Cosmological monism follows logically from pantheism, though it has its own unique problems that allow for a separate argument altogether. Monism refers to the idea that reality is made up of ultimately one substance. In Hinduism, monism translates to “all is one.” Such an idea is utterly against the basic rules of logic.
According to the law of identity, one of the three primary laws of logic (7), something is what it is and it is not what’s not. To put it another way:
A is A
A is not B
Monism seems to do away with the law of identity, making everything one. If this is so, where are the necessary distinctions between objects? Such an inability to allow for one of the most basic laws of logic renders Hinduism a worldview that can’t properly account for logic.
So, we can see that some of the very concepts of Hinduism itself demonstrate the self-defeating nature of this worldview. In discussing with a Hindu on the issues of Hinduism vs. Christianity, I hope that Christians can learn to employ these arguments to dismantle the Hindu’s authority. For instance, when a Hindu brings up Bible contradictions, it helps to point out that they can’t object to alleged contradictions, because when the logic of pantheism and monism are carried out, logic has to be denied in order for them to stand.
For Hindus that read this, I am truly meaning to properly represent your worldview as it truly is, so if I have misrepresented your worldview, please comment to voice your concerns. I will refine my thinking if I am wrong, for I truly desire to represent your worldview fairly and accurately.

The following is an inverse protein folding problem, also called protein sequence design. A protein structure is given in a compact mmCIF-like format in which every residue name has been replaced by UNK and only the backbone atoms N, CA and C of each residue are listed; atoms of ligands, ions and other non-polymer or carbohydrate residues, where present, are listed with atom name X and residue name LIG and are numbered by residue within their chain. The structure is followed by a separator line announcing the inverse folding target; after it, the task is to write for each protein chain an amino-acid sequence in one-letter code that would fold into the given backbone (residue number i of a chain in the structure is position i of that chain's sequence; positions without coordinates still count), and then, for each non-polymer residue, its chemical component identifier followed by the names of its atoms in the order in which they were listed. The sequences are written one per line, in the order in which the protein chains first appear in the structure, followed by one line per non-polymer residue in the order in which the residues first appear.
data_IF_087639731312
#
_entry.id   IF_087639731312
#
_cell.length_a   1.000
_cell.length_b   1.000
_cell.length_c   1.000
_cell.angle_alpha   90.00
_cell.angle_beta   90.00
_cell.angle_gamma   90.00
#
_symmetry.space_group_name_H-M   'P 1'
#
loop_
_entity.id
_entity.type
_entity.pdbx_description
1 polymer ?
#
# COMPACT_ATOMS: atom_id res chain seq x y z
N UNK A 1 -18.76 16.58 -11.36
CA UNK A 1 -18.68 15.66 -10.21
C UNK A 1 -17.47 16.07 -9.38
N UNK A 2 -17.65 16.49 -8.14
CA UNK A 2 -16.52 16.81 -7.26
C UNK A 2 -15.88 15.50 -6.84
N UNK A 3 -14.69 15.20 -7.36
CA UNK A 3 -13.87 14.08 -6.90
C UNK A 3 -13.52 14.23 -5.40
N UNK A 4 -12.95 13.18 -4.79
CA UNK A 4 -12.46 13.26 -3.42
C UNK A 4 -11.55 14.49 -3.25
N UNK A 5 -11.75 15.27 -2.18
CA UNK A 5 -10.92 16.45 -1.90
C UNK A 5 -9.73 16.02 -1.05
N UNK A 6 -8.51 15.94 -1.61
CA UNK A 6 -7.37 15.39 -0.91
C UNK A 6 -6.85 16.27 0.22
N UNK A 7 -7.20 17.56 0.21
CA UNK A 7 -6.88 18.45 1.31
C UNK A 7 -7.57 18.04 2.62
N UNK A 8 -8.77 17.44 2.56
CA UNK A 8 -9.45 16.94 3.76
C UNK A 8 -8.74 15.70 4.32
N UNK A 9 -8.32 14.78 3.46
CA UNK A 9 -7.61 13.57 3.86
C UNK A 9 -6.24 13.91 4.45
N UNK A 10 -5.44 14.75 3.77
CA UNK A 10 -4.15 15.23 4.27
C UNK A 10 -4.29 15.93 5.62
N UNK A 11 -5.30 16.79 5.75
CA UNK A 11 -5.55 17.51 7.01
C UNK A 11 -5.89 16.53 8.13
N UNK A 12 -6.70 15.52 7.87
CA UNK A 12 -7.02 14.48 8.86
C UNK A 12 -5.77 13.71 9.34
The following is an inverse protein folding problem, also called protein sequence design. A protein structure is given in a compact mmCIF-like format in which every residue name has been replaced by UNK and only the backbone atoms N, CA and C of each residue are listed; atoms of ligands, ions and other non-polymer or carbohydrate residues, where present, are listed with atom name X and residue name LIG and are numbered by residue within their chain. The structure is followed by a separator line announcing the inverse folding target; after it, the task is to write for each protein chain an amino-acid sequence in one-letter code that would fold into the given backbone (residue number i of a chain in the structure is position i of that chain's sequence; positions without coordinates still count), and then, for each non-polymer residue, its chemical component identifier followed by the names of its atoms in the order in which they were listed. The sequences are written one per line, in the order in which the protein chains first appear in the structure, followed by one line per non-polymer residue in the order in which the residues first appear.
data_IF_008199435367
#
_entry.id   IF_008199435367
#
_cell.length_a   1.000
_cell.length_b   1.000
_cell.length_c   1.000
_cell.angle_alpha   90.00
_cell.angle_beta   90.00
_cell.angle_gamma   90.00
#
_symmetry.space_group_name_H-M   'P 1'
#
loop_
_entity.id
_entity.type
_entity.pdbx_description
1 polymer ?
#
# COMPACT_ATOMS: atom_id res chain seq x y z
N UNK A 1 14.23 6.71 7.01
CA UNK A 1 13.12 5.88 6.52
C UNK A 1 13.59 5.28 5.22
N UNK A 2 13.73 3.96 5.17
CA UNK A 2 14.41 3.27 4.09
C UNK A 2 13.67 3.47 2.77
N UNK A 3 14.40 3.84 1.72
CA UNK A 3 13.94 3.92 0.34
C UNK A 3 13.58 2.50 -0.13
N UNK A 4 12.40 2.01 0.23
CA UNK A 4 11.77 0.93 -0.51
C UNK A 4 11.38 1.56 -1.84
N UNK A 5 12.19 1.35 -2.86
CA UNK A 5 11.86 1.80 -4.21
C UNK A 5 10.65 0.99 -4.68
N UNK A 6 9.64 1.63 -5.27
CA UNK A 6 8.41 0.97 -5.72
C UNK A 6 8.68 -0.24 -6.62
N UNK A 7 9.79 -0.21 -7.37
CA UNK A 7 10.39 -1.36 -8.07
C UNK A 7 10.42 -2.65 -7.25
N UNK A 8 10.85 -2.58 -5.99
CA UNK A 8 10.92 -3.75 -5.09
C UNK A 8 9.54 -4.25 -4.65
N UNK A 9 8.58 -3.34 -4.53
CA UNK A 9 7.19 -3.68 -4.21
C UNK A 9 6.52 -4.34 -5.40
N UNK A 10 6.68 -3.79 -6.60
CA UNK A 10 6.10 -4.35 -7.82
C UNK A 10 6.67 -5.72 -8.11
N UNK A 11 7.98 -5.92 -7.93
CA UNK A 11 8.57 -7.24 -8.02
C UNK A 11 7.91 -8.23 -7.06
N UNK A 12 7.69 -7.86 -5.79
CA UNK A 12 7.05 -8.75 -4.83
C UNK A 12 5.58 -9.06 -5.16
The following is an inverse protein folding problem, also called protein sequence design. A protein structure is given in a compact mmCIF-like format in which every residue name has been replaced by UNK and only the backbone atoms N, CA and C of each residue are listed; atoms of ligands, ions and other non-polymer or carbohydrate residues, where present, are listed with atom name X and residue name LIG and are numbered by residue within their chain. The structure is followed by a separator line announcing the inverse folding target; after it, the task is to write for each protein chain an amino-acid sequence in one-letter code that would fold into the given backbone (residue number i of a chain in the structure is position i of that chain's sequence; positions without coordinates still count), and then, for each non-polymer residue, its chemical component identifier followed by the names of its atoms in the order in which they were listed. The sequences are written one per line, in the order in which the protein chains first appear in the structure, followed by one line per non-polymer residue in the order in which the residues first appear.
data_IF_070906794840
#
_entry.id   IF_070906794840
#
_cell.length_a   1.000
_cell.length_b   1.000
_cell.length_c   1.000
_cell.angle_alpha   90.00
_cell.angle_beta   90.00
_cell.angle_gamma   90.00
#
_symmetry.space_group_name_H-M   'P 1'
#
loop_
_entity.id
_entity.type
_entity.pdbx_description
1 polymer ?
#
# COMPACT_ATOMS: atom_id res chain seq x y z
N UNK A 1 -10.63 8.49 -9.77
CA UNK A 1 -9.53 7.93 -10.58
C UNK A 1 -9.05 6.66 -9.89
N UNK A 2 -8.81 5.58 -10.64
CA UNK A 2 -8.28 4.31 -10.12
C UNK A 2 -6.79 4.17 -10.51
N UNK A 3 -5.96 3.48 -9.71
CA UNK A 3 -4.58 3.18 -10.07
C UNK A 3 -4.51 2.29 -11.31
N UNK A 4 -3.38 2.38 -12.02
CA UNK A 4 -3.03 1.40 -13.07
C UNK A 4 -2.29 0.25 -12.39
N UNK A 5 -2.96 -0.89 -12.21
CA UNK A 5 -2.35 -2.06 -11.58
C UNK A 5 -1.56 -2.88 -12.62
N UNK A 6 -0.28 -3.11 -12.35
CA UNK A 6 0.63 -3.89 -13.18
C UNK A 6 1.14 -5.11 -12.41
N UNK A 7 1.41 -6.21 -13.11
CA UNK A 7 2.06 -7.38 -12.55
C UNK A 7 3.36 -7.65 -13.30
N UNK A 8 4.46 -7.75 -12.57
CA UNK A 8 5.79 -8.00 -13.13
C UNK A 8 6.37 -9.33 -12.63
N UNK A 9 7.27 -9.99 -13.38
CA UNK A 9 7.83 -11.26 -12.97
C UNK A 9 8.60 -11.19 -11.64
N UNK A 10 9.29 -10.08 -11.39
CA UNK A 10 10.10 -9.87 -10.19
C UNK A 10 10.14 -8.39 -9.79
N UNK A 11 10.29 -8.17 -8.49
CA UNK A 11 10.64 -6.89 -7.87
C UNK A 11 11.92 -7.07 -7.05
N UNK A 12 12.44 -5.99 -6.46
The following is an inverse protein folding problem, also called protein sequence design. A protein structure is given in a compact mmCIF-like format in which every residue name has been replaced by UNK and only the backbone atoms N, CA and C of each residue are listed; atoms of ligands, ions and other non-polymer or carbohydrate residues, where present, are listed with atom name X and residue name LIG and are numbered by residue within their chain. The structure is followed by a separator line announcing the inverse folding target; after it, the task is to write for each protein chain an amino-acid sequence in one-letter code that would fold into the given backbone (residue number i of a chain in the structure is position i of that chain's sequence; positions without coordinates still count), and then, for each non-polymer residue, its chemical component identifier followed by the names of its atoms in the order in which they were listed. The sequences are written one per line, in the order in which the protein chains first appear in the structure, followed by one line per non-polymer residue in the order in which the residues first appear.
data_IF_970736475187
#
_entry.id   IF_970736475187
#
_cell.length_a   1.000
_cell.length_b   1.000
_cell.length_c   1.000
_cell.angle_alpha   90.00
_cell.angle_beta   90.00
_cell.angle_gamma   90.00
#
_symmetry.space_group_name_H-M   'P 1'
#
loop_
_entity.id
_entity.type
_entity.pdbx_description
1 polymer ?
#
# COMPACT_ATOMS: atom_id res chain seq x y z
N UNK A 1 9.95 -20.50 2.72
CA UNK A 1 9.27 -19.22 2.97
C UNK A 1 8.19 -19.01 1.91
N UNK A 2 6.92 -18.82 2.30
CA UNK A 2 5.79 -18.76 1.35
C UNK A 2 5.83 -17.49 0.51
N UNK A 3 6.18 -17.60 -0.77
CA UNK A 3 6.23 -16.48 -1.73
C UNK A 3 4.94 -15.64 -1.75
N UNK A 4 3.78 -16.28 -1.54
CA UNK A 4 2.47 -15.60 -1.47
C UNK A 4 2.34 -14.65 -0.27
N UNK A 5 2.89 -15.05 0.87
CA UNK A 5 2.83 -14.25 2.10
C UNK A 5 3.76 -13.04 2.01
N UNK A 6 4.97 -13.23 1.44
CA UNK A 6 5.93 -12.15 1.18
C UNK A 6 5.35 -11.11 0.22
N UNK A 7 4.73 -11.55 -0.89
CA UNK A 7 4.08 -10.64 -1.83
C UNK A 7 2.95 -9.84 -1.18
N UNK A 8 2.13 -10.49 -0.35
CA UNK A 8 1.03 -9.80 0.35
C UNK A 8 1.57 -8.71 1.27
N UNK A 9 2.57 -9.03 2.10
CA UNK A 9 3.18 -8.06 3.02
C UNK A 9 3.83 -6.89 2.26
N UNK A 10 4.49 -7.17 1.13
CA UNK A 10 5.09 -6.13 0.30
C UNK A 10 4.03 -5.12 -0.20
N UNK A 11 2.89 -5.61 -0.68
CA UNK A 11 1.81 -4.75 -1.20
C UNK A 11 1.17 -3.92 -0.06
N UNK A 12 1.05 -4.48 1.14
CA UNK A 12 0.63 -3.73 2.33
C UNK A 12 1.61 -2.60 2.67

I pray that God uses this material to reach the Hindu people, and to edify and equip the church to go out and reach Hindus with the gospel of our Lord Jesus Christ.
(1): I use “mayan” here as an adjective for “maya.” I am not sure if this is a proper rendering, so if it is not, I apologize.
(2): Information on this understanding of Hinduism can be read here: http://www.hinduwebsite.com/hinduism/essays/maya.asp.
(3): The idea of “all is god” comes from pantheism’s Greek root words: pan (all) and theos (god).
(4): Remember, maya does not believe that the universe is non-existent.
(5): I general Hindu thought, the universe is cyclical, much like the theory of an oscillating universe.
(6): A great defese of many of these assertions can be found in William Lae Craig’s book “Reasonable Faith.” Information can also be found on his website: http://www.reasonablefaith.org/.
(7): The other two laws are the law of non-contradiction (something can’t be true and false at the same time and in the same sense), and the law of excluded middle (something is either true or false, not both).